The Senate has rejected a measure from Sen. Rand PaulRandal (Rand) Howard PaulHouse bill set to reignite debate on warrantless surveillance Authorizing military force is necessary, but insufficient GOP feuds with outside group over analysis of tax framework MORE (R-Ky.) to sunset two war bills and force a debate on what war powers President Trump should have.

Senators voted 61-36 Wednesday to table an amendment from the Kentucky Republican to get rid of the 2001 and 2002 Authorizations for the Use of Military Force (AUMF). 

Paul wanted to attach a six-month sunset of the two war bills to the National Defense Authorization Act (NDAA) that is moving through the Senate. The 2001 AUMF was approved the wake of the Sept. 11 attacks, while the 2002 AUMF authorized the Iraq War. 

Paul warned that voting against his resolution was voting to let the president do "whatever he wants."

"What I would say to my colleagues is, let's do your job. This is your constitutional role. Let's let these expire, and over the next six months, let's debate whether we should be at war and where," Paul said.

The vote, which marks the first time the full Senate has held an AUMF vote since 2002, created strange political bedfellows. In addition to Paul, supporters of the bill included Sens. Elizabeth WarrenElizabeth Ann WarrenOvernight Finance: Lawmakers grill Equifax chief over hack | Wells Fargo CEO defends bank's progress | Trump jokes Puerto Rico threw budget 'out of whack' | Mortgage tax fight tests industry clout Michelle Obama is exactly who the Democrats need to win big in 2020 Wells Fargo chief defends bank's progress in tense Senate hearing MORE (D-Mass.), Mike LeeMichael (Mike) Shumway LeeWhatever you think the Alabama special election means, you’re probably wrong How the effort to replace ObamaCare failed Overnight Regulation: Trump temporarily lifts Jones Act for Puerto Rico | Bill would exempt some banks from Dodd-Frank | Senators unveil driverless car bill MORE (R-Utah) and Tim KaineTimothy Michael KaineAuthorizing military force is necessary, but insufficient Week ahead: Crunch time for defense bill’s cyber reforms | Equifax under scrutiny Insurer Anthem to cover bare ObamaCare counties in Virginia MORE (D-Va.).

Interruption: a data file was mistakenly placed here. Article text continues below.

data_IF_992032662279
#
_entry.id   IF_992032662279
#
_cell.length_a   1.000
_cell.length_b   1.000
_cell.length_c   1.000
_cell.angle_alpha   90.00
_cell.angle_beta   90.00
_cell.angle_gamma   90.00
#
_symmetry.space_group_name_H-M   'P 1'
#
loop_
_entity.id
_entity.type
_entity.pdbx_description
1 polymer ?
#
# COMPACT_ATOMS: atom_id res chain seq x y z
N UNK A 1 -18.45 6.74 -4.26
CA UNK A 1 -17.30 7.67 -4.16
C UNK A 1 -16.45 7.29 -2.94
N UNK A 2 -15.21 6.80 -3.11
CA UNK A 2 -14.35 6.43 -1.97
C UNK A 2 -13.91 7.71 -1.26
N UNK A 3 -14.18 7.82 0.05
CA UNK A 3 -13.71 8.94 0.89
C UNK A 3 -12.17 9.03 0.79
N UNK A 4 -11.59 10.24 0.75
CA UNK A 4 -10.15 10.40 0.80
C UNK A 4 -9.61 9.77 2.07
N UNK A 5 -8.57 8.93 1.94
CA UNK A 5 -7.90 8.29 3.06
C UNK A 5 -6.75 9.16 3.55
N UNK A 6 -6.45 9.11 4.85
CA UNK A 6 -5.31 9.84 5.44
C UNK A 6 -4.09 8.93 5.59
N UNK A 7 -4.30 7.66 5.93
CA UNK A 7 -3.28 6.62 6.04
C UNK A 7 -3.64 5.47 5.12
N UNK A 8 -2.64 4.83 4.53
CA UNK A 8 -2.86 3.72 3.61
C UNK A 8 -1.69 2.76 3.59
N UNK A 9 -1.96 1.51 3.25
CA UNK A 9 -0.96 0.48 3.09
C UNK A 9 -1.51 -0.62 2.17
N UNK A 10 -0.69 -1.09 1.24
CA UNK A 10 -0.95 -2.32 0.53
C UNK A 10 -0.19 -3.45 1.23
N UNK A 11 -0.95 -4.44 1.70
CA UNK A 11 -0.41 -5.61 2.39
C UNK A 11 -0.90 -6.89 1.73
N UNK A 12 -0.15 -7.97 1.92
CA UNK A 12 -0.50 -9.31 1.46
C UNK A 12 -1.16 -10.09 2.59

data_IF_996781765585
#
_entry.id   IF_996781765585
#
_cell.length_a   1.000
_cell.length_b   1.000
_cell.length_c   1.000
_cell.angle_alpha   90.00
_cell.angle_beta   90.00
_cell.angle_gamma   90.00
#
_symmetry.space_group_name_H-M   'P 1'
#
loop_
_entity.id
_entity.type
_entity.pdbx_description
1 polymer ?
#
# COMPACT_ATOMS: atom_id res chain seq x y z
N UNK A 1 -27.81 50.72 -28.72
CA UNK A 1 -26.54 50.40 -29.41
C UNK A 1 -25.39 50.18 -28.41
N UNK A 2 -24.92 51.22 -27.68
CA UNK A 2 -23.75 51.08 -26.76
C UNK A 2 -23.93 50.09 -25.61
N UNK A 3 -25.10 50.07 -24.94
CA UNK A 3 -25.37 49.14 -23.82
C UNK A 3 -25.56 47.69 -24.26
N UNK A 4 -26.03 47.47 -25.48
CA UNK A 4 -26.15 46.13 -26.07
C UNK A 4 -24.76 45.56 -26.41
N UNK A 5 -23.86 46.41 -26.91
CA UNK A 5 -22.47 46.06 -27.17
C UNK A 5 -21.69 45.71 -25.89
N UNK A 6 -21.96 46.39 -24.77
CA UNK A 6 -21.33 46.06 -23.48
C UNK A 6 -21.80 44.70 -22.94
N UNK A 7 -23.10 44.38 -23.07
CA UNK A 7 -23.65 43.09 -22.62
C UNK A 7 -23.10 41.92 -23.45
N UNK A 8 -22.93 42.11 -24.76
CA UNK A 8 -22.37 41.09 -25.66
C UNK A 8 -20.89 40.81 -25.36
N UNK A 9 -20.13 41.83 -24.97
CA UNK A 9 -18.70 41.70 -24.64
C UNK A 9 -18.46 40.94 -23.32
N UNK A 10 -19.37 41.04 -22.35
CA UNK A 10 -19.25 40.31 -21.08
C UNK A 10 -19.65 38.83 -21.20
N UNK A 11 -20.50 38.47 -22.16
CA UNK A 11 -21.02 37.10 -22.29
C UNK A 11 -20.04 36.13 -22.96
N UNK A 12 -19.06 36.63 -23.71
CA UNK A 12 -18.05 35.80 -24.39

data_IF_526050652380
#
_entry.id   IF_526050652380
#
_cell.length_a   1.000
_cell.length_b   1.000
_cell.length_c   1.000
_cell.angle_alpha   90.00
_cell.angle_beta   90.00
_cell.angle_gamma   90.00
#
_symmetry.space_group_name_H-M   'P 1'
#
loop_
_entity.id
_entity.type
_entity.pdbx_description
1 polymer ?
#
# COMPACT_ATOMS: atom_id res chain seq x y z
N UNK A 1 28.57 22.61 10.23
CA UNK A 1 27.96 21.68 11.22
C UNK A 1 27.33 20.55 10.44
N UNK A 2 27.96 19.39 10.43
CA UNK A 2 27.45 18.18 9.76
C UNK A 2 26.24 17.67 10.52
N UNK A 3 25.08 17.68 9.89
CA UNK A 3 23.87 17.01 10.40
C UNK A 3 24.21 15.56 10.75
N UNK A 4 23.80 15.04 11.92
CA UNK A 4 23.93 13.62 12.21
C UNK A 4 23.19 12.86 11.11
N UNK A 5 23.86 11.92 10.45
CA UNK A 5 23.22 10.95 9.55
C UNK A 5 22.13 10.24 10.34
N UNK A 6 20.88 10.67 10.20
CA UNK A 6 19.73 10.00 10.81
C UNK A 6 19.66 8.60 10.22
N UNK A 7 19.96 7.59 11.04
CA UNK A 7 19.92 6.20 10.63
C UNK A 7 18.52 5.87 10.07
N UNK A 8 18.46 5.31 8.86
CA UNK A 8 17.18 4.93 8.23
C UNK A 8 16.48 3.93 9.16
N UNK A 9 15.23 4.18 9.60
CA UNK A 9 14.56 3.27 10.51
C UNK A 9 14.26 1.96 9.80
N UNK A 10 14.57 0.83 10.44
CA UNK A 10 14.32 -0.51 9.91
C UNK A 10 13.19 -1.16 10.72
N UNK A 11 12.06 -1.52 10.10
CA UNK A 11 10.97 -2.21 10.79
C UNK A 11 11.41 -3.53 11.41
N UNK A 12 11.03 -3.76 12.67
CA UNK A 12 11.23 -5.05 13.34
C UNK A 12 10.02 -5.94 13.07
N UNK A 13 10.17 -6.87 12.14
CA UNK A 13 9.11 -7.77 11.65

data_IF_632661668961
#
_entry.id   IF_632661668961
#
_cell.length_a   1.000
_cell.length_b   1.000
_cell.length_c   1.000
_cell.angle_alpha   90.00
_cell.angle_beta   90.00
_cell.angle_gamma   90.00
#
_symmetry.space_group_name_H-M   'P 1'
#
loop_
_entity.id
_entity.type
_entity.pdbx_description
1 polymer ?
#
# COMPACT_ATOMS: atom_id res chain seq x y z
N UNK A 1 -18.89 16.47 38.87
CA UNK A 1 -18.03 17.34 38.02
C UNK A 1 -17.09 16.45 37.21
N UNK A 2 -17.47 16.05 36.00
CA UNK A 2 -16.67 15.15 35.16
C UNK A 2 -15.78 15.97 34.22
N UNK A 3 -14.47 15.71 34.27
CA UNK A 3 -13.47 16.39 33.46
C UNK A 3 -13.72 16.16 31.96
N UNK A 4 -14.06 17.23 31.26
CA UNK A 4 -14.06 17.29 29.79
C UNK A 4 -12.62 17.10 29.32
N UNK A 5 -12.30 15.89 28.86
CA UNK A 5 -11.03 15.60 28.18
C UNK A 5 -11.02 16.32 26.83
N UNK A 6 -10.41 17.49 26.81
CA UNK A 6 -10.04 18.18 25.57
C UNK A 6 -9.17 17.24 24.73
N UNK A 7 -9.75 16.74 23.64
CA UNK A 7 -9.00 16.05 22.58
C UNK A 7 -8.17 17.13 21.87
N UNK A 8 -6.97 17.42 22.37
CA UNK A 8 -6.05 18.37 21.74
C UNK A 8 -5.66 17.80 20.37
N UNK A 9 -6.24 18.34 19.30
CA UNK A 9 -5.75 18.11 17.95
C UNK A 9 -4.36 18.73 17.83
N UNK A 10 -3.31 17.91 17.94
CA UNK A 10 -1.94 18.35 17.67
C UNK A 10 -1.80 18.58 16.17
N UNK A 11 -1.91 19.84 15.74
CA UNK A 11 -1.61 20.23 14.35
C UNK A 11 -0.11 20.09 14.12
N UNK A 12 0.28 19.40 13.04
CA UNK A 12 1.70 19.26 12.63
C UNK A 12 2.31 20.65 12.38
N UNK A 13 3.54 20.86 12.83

"It’s been 16 yrs since Congress passed the existing AUMF after 9/11, but yr after yr, Congress refuses to re-examine this outdated policy. ...It’s long past time for Congress to do right by our troops & the American people," Warren said on Twitter, announcing her support.  

Sen. Chris MurphyChristopher (Chris) Scott MurphyChris Murphy’s profile rises with gun tragedies Murphy faces criticism from GOP challenger over fundraising email Democrat: Republicans who believe in more gun control afraid of being 'politically punished' MORE (D-Conn.), who like Warren is seen as a possible White House candidate in 2020, added from the Senate floor that, "It's time for us to sunset these authorizations. And I do think that we will be able with that pressure to be able to come up with a new authorization." 

But the measure faced long odds of being added to the NDAA, with leadership and key senators coming out against it ahead of the vote.